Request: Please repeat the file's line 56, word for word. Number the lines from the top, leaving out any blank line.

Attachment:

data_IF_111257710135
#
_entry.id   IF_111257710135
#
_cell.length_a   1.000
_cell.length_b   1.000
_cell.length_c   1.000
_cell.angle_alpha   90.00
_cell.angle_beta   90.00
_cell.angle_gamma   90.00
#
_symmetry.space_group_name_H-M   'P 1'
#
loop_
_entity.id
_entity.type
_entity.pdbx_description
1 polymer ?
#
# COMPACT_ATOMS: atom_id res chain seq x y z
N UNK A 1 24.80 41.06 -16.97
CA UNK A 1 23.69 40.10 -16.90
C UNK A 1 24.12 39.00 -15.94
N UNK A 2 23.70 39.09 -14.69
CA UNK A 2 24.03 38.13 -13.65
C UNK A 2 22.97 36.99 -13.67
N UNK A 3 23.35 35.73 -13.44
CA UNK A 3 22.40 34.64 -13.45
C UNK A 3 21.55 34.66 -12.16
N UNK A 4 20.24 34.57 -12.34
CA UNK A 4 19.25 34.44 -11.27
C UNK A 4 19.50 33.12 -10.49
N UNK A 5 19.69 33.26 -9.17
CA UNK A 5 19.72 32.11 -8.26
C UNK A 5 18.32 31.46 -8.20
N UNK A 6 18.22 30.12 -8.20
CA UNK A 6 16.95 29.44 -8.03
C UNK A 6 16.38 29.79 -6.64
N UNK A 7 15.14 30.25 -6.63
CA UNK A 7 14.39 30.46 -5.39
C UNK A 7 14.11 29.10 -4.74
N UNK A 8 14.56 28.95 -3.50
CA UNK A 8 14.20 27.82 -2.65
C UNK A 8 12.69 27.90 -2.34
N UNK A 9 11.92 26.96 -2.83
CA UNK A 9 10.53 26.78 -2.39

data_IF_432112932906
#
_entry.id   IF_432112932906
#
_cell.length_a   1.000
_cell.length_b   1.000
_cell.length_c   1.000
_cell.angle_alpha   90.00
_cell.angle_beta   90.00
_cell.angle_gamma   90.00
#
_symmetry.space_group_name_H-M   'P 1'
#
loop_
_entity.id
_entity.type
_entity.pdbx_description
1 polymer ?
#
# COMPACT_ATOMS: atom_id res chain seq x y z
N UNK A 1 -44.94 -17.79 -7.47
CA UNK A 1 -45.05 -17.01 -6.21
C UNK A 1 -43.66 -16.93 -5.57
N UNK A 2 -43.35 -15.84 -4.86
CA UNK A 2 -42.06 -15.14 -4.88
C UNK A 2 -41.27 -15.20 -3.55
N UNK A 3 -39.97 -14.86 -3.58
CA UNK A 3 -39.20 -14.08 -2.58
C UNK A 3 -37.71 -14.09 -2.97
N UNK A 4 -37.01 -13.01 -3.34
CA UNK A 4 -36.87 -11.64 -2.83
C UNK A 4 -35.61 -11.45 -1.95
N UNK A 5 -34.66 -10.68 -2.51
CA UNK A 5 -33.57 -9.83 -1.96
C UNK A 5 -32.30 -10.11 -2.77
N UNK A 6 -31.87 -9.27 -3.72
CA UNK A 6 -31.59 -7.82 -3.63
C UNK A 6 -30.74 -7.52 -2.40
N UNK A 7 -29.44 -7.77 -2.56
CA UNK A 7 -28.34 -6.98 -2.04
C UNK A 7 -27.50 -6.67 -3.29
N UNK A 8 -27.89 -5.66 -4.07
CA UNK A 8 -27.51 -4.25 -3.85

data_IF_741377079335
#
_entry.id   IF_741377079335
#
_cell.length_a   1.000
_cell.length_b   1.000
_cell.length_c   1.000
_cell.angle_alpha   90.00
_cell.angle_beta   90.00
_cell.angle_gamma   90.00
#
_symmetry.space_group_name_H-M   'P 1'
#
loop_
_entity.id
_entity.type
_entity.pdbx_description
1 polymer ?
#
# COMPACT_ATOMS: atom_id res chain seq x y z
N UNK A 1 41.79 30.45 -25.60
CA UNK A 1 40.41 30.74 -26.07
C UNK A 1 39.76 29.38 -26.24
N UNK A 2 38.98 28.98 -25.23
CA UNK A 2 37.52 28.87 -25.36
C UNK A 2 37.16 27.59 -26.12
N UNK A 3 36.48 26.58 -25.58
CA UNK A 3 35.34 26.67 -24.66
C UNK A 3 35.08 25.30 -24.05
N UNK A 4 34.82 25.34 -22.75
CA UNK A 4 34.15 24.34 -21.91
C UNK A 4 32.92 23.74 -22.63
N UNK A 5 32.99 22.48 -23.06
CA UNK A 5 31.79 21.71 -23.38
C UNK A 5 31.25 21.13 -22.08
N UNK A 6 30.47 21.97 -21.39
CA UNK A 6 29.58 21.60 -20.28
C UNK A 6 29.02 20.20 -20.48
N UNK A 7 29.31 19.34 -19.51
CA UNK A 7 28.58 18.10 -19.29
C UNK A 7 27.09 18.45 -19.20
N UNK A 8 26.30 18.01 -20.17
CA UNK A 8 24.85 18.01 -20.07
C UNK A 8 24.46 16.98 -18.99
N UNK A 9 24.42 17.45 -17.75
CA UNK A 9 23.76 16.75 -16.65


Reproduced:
_cell.angle_gamma   90.00